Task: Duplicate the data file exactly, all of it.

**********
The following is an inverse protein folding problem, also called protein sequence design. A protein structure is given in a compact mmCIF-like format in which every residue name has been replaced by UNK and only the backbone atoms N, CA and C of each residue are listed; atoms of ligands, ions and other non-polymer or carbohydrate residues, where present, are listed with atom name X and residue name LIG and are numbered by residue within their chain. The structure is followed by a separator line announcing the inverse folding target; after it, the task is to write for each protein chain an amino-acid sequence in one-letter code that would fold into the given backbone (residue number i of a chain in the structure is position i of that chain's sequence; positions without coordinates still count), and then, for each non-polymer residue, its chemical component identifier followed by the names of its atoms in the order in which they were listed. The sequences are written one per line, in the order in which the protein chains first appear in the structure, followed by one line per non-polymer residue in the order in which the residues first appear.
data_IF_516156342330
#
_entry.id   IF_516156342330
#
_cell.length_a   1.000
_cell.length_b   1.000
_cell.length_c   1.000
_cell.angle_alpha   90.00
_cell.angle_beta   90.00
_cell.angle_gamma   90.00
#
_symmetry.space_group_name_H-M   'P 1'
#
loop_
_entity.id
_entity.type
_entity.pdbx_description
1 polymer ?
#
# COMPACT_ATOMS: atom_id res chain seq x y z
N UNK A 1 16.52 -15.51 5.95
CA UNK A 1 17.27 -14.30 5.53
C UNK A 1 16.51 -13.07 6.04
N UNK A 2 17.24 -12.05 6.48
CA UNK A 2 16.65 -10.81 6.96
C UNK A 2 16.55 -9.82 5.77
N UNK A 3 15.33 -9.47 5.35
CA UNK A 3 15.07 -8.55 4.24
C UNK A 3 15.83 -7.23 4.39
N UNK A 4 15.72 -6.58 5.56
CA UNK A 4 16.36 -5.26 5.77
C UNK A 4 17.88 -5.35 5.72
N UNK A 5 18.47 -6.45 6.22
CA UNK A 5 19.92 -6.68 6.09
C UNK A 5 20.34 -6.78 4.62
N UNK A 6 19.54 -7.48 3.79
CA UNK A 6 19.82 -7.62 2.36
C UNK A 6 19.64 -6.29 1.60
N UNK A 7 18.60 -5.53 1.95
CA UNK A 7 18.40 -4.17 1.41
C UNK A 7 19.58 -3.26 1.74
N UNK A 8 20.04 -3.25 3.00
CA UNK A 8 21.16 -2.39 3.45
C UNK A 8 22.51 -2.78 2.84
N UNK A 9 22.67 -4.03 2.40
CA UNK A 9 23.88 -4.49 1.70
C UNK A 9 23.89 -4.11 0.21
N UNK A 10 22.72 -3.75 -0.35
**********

The following is an inverse protein folding problem, also called protein sequence design. A protein structure is given in a compact mmCIF-like format in which every residue name has been replaced by UNK and only the backbone atoms N, CA and C of each residue are listed; atoms of ligands, ions and other non-polymer or carbohydrate residues, where present, are listed with atom name X and residue name LIG and are numbered by residue within their chain. The structure is followed by a separator line announcing the inverse folding target; after it, the task is to write for each protein chain an amino-acid sequence in one-letter code that would fold into the given backbone (residue number i of a chain in the structure is position i of that chain's sequence; positions without coordinates still count), and then, for each non-polymer residue, its chemical component identifier followed by the names of its atoms in the order in which they were listed. The sequences are written one per line, in the order in which the protein chains first appear in the structure, followed by one line per non-polymer residue in the order in which the residues first appear.
data_IF_516156342330
#
_entry.id   IF_516156342330
#
_cell.length_a   1.000
_cell.length_b   1.000
_cell.length_c   1.000
_cell.angle_alpha   90.00
_cell.angle_beta   90.00
_cell.angle_gamma   90.00
#
_symmetry.space_group_name_H-M   'P 1'
#
loop_
_entity.id
_entity.type
_entity.pdbx_description
1 polymer ?
#
# COMPACT_ATOMS: atom_id res chain seq x y z
N UNK A 1 16.52 -15.51 5.95
CA UNK A 1 17.27 -14.30 5.53
C UNK A 1 16.51 -13.07 6.04
N UNK A 2 17.24 -12.05 6.48
CA UNK A 2 16.65 -10.81 6.96
C UNK A 2 16.55 -9.82 5.77
N UNK A 3 15.33 -9.47 5.35
CA UNK A 3 15.07 -8.55 4.24
C UNK A 3 15.83 -7.23 4.39
N UNK A 4 15.72 -6.58 5.56
CA UNK A 4 16.36 -5.26 5.77
C UNK A 4 17.88 -5.35 5.72
N UNK A 5 18.47 -6.45 6.22
CA UNK A 5 19.92 -6.68 6.09
C UNK A 5 20.34 -6.78 4.62
N UNK A 6 19.54 -7.48 3.79
CA UNK A 6 19.82 -7.62 2.36
C UNK A 6 19.64 -6.29 1.60
N UNK A 7 18.60 -5.53 1.95
CA UNK A 7 18.40 -4.17 1.41
C UNK A 7 19.58 -3.26 1.74
N UNK A 8 20.04 -3.25 3.00
CA UNK A 8 21.16 -2.39 3.45
C UNK A 8 22.51 -2.78 2.84
N UNK A 9 22.67 -4.03 2.40
CA UNK A 9 23.88 -4.49 1.70
C UNK A 9 23.89 -4.11 0.21
N UNK A 10 22.72 -3.75 -0.35